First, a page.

It’s a term of endearment, but at the same time one of reverence and respect. “The Captain,” as in “Captain of (Billion Dollar) Industry;” as in, owner of 15 Indy 500 wins, a Daytona 500, a NASCAR Nationwide championship, and most recently, a Sprint Cup title. From Ferrari dealerships to moving trucks, Penske has run and done it all. He came within a few hours of owning his own car company when he nearly completed purchasing Saturn from Government Motors during the 2009 bankruptcy reorganization but some 11th hour political wrangling put the kibosh on the deal. Come to think of it, why hasn’t he ever run for president? Penske’s stern stare alone would put a shirtless Vlad Putin in his place real quick.
An elder statesman of the NASCAR garage, Burton is one of the best at explaining an issue while not alienating either side. His perspective and way with words have positioned him to join NBC as a member of its NASCAR broadcast team. Burton is running a limited schedule with Michael Waltrip Racing this year, and rumor has it there could be a political run in his future as well. No, not some local township seat, let’s talk congressional level. The only real question is when will brother Ward pursue the same path. That’s a debate I’d go to in person.
One of the most dishonorable things a man can do is gloss his own nickname. Kurt cleared the air on this topic during the Daytona 500 rain delay this year, explaining that a PR/marketing executive-type coined the term that now adorns the roof rails of his No. 41 Stewart-Haas Chevrolet. Still, he could’ve let it die on the vine, but instead continues to perpetuate it. Not really sure if “Outlaw” is all that accurate, save for that incident with Sheriff Joe’s deputies back in 2005. The ’04 Sprint Cup champ has been in scramble mode trying to salvage his career, reputation and public persona since 2011, though honestly, I never really saw what the big deal was; his radio traffic was the stuff of legend. Own it.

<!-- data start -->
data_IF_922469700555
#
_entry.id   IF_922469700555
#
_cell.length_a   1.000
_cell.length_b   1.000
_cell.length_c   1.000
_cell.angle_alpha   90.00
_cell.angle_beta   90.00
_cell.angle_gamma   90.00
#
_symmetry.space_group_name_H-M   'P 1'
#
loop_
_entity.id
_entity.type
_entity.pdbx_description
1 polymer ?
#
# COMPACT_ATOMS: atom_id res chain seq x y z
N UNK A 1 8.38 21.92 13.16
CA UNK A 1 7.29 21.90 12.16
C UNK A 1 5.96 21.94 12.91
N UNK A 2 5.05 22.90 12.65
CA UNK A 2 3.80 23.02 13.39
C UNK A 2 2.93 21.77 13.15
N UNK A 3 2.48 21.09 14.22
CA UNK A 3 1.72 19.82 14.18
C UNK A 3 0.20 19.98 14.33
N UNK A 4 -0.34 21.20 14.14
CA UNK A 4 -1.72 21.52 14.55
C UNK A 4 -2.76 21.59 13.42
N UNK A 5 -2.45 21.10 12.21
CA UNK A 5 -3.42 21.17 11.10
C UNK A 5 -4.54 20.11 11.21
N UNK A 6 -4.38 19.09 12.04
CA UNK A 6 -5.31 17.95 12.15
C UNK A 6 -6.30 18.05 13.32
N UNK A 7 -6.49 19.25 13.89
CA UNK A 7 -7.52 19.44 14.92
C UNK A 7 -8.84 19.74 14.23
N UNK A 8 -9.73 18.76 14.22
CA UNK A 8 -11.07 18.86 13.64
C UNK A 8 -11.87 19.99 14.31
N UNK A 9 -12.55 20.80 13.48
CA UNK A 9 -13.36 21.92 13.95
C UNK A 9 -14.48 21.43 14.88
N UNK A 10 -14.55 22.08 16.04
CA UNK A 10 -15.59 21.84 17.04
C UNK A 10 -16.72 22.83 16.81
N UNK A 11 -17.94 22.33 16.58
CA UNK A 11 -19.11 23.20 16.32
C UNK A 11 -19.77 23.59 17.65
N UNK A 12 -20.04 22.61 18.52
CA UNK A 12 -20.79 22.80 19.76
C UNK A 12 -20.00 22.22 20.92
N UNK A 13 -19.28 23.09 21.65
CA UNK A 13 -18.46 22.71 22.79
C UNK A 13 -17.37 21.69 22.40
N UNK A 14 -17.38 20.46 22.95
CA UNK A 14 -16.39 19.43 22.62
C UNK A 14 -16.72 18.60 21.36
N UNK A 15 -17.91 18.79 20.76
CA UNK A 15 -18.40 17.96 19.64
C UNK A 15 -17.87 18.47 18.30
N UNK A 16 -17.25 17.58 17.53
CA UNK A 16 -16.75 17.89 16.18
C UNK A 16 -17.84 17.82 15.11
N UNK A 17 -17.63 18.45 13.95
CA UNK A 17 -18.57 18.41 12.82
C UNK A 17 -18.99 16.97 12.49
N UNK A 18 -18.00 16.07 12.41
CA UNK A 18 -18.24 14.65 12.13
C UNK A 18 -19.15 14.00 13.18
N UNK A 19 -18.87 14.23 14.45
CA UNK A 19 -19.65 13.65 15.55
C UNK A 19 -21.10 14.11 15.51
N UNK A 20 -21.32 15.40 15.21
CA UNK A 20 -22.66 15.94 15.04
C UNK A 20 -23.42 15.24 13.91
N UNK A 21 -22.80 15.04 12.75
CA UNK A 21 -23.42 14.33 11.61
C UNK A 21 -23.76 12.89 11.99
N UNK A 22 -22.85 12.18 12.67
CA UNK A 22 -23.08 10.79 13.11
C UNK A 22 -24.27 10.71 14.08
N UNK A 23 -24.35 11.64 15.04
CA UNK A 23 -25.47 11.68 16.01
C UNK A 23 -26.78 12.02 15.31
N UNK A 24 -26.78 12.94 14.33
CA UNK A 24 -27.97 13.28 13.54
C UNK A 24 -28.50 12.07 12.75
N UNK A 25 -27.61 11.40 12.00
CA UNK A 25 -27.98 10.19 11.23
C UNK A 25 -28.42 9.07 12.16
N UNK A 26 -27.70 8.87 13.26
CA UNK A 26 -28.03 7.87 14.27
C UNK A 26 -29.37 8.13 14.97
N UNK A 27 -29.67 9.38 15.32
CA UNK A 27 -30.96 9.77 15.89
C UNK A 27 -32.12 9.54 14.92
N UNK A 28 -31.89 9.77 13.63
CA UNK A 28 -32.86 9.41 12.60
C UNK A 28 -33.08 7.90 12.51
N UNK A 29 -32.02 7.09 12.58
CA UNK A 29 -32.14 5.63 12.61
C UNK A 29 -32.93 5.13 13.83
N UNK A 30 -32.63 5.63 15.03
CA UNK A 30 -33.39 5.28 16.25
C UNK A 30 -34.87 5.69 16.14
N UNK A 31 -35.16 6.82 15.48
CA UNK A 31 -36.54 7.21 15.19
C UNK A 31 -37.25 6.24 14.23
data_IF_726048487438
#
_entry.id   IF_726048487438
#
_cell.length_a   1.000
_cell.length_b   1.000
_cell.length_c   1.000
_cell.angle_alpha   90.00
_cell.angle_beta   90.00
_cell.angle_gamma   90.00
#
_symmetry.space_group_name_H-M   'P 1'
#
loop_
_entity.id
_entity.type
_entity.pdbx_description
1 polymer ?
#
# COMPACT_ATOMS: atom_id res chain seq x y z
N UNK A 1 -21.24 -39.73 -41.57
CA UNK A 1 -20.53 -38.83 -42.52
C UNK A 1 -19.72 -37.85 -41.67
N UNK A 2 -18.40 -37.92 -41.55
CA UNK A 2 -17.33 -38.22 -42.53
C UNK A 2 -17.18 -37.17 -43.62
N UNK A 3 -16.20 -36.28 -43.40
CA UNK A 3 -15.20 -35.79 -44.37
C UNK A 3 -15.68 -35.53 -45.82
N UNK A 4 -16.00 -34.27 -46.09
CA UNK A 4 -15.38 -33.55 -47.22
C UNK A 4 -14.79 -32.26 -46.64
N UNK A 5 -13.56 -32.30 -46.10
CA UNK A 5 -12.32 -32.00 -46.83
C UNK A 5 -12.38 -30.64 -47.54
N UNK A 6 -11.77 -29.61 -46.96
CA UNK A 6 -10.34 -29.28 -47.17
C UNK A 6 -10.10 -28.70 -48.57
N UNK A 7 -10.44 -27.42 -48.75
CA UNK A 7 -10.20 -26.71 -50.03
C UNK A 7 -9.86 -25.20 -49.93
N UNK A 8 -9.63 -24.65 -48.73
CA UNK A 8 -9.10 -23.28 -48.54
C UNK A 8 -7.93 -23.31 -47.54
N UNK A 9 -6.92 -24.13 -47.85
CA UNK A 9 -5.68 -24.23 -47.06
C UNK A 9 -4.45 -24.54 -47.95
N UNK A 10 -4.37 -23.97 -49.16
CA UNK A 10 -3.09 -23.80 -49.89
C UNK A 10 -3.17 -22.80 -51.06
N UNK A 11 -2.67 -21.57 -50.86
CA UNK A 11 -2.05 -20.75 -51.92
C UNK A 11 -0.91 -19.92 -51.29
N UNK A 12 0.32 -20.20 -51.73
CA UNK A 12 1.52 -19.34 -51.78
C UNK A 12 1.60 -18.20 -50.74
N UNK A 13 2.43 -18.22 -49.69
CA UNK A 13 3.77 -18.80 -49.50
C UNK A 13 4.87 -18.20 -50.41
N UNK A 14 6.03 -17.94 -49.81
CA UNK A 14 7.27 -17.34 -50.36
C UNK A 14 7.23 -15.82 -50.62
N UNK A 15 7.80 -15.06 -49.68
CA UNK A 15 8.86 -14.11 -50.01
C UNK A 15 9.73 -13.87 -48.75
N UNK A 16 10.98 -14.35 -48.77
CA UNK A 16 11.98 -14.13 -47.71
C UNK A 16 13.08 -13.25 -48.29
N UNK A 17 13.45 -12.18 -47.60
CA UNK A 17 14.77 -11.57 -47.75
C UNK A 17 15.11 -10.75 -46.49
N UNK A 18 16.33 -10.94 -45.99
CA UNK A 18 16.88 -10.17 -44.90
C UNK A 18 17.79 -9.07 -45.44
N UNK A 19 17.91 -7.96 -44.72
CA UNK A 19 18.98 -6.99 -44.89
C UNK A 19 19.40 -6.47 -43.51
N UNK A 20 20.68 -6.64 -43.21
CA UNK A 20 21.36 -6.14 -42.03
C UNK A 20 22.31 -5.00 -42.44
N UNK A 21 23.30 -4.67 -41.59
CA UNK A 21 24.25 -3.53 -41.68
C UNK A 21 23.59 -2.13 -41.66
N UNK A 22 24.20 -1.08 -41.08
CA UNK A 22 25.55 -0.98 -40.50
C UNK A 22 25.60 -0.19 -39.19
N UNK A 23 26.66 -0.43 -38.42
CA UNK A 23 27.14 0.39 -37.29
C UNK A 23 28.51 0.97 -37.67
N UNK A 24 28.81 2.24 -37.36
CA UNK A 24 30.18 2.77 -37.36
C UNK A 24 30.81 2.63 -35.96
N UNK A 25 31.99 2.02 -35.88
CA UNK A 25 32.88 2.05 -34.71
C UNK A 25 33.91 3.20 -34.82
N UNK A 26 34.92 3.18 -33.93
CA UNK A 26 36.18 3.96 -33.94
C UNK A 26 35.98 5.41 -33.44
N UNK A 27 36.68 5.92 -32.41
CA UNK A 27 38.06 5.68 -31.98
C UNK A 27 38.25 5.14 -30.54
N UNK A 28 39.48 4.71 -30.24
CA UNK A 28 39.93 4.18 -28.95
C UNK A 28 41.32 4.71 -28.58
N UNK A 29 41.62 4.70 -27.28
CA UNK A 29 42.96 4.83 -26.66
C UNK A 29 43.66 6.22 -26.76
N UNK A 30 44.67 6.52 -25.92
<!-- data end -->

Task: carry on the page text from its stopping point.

Before Tenacious D penned the epic ballad, Dale Earnhardt hit Jeff Gordon with “Wonderboy” — a bit of a jab, but also a tip of the cap to the new face of NASCAR. Gordon was handed the torch as the face of NASCAR — a torch carried by the likes of Cale Yarborough, David Pearson and Richard Petty, then Darrell Waltrip, Dale Earnhardt and Bill Elliott. Gordon made good on Big E’s nickname, to date winning four championships, three Daytona 500s and four Brickyard 400s. He’s still one of “the” faces of the sport, and while Gordon hasn’t won as much recently, continues to steal headlines with his Pepsi-fueled stunts.
Kind of hard to put Dale Earnhardt second on this list, but part of the reason is because he has so many different nicknames. “The Intimidator,” “One Tough Customer,” “The Man In Black,” “The ‘Stache.” OK, that last one was mine, but you’d be hard pressed to find a marketing campaign better designed than. A black Chevrolet, black bubble goggles and a reputation for roughhousing made that red Chevrolet emblem on the hood more of a “move over” sign than a sponsor’s emblem. How identifiable was it was the persona? Chevrolet sold black and silver “Intimidator” edition Monte Carlos through 2007.
The nickname that has endured for six decades, “The King” is the most fitting nickname for any driver in NASCAR history. Richard Petty garnered the name after the 1967 season in which he established records that will never be broken. Never. Ever. Twenty-seven wins. Ten consecutive. Yeah, yeah, they ran a bunch of races sometimes twice a week. So? He still showed up, ran and won. His performance and persona brought the sport from an underground regional recreation to national prominence. Two hundred wins, seven Daytona 500 triumphs and seven championships won against six of the drivers who ranked in the top 10 on NASCAR’s all-time wins list (with 20 championships amongst them). Jimmie Johnson could win 10 titles under the points system of the month, but he will simply never be “The King.”